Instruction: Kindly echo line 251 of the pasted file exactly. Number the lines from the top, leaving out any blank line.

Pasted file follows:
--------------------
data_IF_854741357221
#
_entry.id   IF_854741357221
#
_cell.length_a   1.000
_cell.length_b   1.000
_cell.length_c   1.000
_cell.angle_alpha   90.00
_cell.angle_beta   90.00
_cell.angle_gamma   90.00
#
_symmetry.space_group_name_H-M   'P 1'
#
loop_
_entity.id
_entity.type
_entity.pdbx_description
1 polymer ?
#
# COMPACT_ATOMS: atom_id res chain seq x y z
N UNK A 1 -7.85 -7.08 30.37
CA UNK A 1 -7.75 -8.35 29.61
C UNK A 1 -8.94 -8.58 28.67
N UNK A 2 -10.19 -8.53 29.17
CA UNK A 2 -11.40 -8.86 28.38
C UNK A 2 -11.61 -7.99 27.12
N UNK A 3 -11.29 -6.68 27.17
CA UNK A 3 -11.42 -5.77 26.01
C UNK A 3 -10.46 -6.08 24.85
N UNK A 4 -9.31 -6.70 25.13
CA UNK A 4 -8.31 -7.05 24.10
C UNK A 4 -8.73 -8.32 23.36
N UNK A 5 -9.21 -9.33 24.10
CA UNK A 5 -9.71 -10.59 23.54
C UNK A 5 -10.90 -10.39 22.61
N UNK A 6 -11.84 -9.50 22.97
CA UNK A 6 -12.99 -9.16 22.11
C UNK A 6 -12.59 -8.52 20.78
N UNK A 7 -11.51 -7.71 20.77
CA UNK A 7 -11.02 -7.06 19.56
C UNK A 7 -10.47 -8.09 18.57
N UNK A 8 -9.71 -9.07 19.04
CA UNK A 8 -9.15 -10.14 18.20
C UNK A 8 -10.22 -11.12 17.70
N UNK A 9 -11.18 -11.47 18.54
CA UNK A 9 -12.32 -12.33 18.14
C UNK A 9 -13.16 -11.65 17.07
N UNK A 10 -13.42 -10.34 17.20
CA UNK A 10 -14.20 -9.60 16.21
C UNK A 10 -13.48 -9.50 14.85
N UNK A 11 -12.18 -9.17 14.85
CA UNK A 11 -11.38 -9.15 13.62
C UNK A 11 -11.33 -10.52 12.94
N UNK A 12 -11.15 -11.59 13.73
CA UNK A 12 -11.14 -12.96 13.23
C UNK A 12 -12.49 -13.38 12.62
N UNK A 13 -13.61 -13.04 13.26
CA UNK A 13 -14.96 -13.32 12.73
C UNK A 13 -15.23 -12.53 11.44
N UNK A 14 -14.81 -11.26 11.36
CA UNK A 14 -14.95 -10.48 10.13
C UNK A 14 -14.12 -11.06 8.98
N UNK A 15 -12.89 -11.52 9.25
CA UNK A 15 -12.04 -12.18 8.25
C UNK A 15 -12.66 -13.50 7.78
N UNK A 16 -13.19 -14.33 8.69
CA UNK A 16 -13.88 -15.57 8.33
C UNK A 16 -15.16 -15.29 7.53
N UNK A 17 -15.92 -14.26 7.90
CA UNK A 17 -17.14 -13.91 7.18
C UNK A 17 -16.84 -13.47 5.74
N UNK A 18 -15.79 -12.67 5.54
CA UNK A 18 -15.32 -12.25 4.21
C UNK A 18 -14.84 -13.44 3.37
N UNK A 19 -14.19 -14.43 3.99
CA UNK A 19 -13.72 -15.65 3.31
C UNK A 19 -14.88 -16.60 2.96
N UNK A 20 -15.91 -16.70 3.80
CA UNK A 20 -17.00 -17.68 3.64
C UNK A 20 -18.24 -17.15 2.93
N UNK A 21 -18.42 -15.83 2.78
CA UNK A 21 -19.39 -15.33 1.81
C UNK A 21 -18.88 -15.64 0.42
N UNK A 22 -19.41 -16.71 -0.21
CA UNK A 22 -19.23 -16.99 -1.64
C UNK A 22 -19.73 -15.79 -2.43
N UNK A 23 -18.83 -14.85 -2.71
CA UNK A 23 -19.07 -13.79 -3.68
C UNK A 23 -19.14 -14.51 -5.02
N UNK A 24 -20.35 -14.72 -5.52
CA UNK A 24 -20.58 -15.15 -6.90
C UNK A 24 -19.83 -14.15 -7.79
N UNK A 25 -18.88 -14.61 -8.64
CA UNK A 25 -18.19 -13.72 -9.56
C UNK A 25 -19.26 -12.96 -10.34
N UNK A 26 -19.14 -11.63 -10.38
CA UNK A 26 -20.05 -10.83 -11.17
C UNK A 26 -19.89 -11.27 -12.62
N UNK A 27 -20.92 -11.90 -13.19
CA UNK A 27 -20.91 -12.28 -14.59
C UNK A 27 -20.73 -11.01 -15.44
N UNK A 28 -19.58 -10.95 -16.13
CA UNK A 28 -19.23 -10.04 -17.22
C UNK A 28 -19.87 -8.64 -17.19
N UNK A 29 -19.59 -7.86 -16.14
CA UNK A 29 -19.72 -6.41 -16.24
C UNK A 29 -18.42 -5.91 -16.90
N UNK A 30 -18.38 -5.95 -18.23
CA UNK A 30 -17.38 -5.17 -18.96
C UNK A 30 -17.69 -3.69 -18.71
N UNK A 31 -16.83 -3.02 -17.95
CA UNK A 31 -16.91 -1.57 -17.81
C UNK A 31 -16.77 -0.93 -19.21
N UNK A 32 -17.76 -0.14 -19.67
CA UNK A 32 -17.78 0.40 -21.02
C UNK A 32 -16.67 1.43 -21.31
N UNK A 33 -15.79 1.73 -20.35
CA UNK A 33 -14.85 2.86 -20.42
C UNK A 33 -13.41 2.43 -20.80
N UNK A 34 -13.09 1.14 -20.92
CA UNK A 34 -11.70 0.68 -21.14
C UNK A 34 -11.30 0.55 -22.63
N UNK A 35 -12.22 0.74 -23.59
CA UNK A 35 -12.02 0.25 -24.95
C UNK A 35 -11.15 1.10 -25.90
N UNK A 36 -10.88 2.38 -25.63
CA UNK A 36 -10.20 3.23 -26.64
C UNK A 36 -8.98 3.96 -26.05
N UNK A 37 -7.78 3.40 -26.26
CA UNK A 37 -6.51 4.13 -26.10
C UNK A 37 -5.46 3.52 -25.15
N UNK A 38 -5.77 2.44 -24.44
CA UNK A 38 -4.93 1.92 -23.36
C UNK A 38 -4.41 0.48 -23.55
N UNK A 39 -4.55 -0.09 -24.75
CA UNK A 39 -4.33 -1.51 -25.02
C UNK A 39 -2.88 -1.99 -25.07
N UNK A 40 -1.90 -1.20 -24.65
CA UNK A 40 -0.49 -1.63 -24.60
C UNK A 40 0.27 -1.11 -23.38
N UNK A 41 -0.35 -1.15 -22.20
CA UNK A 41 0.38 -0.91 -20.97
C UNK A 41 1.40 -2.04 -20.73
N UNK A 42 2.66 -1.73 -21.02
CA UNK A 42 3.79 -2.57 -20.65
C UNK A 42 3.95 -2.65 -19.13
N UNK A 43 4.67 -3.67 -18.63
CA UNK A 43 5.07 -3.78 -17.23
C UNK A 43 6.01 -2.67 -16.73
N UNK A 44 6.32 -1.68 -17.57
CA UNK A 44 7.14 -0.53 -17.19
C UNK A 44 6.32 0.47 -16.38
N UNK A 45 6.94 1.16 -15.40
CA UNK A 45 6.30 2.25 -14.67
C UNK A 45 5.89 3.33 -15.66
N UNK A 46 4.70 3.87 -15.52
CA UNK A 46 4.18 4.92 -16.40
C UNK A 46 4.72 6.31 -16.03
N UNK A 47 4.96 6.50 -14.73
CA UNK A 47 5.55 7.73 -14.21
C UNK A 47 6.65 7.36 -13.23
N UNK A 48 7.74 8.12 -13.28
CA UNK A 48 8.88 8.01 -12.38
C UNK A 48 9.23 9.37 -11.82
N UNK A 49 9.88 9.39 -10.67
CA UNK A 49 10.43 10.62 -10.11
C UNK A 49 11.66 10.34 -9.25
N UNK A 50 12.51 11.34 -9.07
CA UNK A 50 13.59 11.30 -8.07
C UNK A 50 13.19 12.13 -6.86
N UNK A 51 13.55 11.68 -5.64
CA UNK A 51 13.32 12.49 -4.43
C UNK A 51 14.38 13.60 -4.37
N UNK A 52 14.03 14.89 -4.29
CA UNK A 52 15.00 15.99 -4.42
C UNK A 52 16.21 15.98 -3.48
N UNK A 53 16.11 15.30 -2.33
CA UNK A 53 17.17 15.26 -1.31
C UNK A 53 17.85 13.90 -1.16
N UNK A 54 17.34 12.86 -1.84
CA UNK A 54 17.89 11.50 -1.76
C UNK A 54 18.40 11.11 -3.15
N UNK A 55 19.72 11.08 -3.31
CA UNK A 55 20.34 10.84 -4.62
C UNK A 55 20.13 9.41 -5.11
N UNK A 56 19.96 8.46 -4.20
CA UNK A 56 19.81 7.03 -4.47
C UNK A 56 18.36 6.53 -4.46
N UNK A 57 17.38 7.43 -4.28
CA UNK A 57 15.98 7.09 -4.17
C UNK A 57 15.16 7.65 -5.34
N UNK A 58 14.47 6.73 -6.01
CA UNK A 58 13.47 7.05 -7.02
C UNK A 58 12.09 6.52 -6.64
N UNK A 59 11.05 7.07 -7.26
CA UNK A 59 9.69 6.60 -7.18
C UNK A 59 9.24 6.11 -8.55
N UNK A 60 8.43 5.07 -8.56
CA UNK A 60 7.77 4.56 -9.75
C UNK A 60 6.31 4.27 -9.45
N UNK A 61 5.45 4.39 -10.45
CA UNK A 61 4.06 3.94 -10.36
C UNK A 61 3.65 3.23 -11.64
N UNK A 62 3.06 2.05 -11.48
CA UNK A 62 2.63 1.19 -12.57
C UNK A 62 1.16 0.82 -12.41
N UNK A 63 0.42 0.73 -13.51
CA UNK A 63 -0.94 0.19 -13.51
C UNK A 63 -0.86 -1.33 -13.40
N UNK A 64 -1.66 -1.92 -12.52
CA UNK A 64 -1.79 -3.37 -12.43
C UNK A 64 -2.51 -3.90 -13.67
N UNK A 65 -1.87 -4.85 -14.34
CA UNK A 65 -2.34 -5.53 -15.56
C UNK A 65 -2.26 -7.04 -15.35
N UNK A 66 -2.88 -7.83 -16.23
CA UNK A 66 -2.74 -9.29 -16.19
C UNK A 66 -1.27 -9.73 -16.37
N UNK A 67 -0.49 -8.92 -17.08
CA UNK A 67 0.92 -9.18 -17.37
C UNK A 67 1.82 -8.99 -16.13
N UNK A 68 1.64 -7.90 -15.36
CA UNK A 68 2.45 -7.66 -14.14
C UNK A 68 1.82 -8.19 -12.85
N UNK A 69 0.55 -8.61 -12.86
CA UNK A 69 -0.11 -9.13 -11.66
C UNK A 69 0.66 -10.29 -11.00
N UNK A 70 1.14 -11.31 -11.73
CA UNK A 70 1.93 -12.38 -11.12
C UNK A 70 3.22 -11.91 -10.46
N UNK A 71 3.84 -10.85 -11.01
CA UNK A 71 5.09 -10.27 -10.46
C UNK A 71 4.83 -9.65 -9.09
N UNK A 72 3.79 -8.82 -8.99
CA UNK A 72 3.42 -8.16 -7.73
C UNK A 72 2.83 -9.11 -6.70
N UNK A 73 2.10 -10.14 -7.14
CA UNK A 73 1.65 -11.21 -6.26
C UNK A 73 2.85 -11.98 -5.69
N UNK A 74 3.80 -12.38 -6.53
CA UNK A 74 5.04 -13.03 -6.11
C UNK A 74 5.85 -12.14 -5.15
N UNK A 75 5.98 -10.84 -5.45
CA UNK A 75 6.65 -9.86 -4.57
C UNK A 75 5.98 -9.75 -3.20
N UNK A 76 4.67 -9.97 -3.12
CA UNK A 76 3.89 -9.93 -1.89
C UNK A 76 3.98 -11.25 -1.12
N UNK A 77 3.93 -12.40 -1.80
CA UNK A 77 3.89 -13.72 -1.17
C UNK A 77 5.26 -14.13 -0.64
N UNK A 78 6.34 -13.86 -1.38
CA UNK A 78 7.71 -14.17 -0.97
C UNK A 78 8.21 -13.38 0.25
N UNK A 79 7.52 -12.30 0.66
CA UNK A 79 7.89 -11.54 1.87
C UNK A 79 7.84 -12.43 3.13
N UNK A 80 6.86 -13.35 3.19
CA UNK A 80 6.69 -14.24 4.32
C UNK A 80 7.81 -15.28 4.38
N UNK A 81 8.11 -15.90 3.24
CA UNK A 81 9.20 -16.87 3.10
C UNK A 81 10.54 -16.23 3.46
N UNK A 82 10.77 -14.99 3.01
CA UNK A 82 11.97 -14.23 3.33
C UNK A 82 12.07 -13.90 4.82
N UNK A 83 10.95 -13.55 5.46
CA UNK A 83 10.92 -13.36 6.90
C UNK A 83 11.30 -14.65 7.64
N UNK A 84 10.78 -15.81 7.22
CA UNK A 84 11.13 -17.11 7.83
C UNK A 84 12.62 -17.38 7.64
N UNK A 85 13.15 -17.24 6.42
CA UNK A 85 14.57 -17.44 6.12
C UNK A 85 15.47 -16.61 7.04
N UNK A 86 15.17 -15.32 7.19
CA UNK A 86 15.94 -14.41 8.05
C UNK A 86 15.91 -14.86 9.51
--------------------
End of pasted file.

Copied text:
C UNK A 77 5.26 -14.13 -0.64